SYDNEY, April 21 — Australian researchers have developed a breath test for the malaria disease, which could help reduce thousands of deaths.
Doctors usually use microscopes to examine blood, however researchers at Brisbane's QIMR Berghofer Medical Research Institute have found that people with malaria have chemicals in their breath.
They were able to see the chemicals four days earlier than a traditional microscope test and with much higher sensitivity.
Scientists from QIMR Berghofer Medical Research Institute, the Australian National University and the Commonwealth Scientific and Industrial Research Organisation (CSIRO) expressed optimism that the discovery could eventually lead to a breathalyser, which could be used in areas where the disease is widespread.
QIMR Berghofer head of infectious diseases Professor James McCarthy said this would be a major step in wiping out the disease in carriers.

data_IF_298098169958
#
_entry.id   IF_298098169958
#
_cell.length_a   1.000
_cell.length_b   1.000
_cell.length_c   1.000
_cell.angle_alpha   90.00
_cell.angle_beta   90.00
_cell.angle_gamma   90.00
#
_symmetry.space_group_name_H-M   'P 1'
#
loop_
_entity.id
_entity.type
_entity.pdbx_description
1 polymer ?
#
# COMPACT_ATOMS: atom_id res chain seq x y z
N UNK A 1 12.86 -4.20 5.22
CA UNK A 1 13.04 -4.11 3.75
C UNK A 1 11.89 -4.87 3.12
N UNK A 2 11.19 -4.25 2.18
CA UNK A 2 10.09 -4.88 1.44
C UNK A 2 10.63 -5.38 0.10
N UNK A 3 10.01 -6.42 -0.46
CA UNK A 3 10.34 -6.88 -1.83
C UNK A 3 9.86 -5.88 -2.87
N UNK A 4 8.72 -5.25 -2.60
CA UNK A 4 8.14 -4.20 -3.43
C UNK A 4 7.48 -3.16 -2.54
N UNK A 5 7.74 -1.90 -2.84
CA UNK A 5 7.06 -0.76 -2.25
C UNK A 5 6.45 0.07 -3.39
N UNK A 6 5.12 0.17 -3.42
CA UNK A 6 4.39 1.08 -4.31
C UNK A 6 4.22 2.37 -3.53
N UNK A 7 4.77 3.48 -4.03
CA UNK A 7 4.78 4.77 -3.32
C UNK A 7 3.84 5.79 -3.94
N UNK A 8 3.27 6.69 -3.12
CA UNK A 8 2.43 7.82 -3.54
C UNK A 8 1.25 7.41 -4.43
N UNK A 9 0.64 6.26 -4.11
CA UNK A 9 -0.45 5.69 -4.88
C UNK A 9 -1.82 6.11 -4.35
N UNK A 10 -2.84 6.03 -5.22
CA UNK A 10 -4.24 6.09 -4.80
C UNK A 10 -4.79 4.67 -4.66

"Quicker diagnosis does save lives because you're able to instantly see whether somebody's got malaria and not wait for the microscope and whatever else but that's a way off yet," he told the Brisbane Times on Tuesday.
"But we think it could be more useful for diagnosing people who've got very low levels of parasites in their blood because it appears to be more sensitive than the microscope."
In 2013, there were almost 200 million cases and over half a million deaths due to malaria, according to the World Health Organization. (PNA/Xinhua)